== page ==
In What Way Has Gatsby Achieved The American Dream?
- Jason Spencer
What does the Great Gatsby say about the American Dream?
On the surface, F. Scott Fitzgerald’s The Great Gatsby is a heartbreaking love tale, yet the novel is more often seen as a cynical examination of the American Dream. In the book, the protagonist, Jay Gatsby, rises above his humble beginnings to amass a great amount of wealth and a little bit of social cache in New York City during the 1920s, only to be disregarded by the “old money” class.
After being entangled with them, he ultimately meets his end by being slain. Fitzgerald challenges the notion that the United States is a meritocracy, in which anybody can achieve success if they put in enough effort, by examining the lives of Jay Gatsby and the Wilson family in The Great Gatsby. In this lesson, we will investigate how the subject of the American Dream is reflected in the story’s storyline, as well as perform some character analysis and a more in-depth examination of issues related to the American Dream in The Great Gatsby.
In addition, we will examine several notable lines related to the theme.
What inspires Gatsby to become successful?
As a kid, Jay Gatsby lived in North Dakota, where he was raised in abject poverty. After Dan Cody took Jay under his wing and made him his personal assistant, Jay came to the realization that he aspired to attain the American dream in the same way that Mr.
Cody had. Gatsby’s goals were to amass fortune and achieve prominence in his field. Daisy is a representation of perfection and the American dream when she enters Gatsby’s life. Daisy and Tom were already married when Gatsby returned from the war, therefore he was unable to fulfill his intention of marrying her.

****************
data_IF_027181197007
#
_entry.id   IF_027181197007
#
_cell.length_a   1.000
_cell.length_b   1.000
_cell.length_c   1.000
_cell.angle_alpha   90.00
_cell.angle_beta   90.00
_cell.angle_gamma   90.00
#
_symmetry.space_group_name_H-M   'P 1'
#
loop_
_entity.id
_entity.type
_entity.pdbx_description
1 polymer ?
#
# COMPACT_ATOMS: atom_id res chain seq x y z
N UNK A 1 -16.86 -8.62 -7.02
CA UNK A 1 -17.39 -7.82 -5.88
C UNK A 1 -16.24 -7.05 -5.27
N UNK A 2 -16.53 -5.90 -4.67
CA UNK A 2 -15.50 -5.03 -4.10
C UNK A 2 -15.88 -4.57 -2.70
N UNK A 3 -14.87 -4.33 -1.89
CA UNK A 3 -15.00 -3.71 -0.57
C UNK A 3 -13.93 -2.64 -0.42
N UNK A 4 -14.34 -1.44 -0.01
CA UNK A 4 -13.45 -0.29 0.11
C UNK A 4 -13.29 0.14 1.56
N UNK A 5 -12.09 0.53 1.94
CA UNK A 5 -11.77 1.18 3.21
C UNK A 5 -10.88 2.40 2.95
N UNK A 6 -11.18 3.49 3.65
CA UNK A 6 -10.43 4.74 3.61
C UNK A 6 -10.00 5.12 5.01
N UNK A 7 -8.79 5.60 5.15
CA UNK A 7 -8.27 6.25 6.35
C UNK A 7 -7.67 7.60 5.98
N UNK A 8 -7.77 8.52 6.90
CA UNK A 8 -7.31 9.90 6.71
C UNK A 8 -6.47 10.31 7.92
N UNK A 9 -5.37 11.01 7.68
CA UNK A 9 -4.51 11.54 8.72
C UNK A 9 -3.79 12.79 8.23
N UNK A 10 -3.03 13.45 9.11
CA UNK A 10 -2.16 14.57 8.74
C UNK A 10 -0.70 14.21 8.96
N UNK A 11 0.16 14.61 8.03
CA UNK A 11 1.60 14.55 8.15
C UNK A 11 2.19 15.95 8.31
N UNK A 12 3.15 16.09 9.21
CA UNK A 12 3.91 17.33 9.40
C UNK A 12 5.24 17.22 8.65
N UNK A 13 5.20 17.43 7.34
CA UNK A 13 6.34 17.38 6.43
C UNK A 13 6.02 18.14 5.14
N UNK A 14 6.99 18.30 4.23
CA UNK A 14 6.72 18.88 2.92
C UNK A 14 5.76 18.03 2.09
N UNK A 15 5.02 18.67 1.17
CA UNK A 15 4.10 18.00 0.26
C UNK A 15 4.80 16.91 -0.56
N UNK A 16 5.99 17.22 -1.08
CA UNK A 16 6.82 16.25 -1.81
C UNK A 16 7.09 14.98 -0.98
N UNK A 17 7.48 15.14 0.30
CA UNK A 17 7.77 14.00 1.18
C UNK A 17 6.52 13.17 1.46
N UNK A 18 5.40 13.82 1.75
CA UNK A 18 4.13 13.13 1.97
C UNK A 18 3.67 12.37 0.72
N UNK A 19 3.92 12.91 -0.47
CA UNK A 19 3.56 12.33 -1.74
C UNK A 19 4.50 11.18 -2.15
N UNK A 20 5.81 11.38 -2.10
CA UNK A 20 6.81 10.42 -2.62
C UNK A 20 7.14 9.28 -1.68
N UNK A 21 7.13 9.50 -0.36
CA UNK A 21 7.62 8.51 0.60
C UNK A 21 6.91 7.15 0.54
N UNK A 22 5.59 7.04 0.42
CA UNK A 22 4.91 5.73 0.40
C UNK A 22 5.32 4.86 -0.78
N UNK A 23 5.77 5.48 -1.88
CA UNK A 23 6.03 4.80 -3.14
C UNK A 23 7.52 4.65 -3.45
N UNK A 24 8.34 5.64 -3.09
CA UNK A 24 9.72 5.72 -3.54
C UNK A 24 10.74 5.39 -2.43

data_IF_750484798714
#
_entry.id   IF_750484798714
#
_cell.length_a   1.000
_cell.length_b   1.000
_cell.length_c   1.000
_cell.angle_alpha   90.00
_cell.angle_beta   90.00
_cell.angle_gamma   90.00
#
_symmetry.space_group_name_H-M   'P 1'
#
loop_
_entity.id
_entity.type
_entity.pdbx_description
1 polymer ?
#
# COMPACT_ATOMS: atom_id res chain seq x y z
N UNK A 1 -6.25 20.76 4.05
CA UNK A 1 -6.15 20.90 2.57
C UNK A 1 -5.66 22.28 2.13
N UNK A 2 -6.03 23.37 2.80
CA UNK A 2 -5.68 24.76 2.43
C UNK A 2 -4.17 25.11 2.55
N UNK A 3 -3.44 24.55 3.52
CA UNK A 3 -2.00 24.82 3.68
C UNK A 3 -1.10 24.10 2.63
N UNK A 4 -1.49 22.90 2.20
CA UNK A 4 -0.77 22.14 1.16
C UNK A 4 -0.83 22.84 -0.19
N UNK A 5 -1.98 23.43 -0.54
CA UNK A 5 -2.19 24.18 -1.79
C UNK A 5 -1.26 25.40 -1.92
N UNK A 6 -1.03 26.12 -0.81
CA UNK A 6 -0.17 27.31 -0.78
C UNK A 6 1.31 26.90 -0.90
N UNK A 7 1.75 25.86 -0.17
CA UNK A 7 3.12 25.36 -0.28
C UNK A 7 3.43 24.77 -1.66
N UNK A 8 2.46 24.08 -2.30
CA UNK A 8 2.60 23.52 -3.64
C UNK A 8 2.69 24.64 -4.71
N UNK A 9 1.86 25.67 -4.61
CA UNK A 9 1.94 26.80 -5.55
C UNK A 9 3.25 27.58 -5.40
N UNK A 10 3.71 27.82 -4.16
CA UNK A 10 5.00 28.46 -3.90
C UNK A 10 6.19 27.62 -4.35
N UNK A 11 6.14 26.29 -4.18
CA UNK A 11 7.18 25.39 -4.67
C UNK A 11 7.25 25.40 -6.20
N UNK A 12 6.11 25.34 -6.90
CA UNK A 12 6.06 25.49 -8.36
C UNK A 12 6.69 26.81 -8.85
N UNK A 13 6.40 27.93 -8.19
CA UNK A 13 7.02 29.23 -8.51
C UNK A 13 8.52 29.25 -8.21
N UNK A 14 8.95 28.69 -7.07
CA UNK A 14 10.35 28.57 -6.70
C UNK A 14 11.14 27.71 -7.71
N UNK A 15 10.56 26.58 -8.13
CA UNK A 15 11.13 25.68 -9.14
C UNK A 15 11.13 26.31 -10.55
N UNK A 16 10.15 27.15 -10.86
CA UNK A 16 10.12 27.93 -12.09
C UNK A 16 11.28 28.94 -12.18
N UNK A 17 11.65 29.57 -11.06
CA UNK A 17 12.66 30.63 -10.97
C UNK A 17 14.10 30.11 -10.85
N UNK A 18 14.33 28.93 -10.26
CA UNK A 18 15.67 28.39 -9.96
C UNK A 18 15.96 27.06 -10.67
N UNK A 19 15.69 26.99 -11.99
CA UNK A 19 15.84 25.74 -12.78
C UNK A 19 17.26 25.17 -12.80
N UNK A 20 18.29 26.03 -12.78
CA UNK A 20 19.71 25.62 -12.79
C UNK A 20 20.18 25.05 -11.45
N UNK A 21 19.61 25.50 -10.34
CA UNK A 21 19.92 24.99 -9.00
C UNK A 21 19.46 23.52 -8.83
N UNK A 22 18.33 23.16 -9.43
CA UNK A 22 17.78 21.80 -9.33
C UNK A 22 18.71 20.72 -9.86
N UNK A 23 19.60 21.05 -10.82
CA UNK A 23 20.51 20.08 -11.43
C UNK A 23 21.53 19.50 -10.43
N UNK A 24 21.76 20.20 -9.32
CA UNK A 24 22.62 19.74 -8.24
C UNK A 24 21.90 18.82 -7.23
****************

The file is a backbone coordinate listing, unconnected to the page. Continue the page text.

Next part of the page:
Daisy represented all that Gatsby yearned for, and he knew that in order to realize his ambitions, he needed to bring her back into his life. Gatsby considers Daisy to be the girl who brings closure to his life. After he was transported off to war, Gatsby lamented the decision often due to the fact that it separated him and Daisy.
- When Gatsby went to Oxford after the war, she did not wait for him like he had waited for her when they were first together.
- The letters that he had been writing to her were not sufficient to keep her waiting.
- As a result of this, Daisy developed feelings for Tom Buchanan, who appealed to her not just for his good looks but also for his financial success.
Gatsby continued to hunt for Daisy every day despite the fact that he was aware that Daisy was no longer his. This energized him to work harder toward realizing his ambition of becoming powerful and affluent so that he might regain Daisy’s love. After this, Gatsby devotes the rest of his life to one thing and one thing only: striving to amass as much wealth as humanly feasible.
- Display further content Gatsby was ambushed in his quest to realize his american dream.
- He failed to prioritize his family, the pursuit of his own happiness, or even the cultivation of friendships.
- In the end, Daisy chose to go back to Tom and end her relationship with Gatsby.
- Because it was all a delusion, the possibility of him realizing his American dream was impossible.
Daisy never has and never would love Gatsby as much as he loved her. The day that Gatsby died was a clear indication of how committed he was to regaining Daisy’s love. He had no friends to attend his funeral save Nick, the postman, his dad, owl eyes, and a handful of his staff.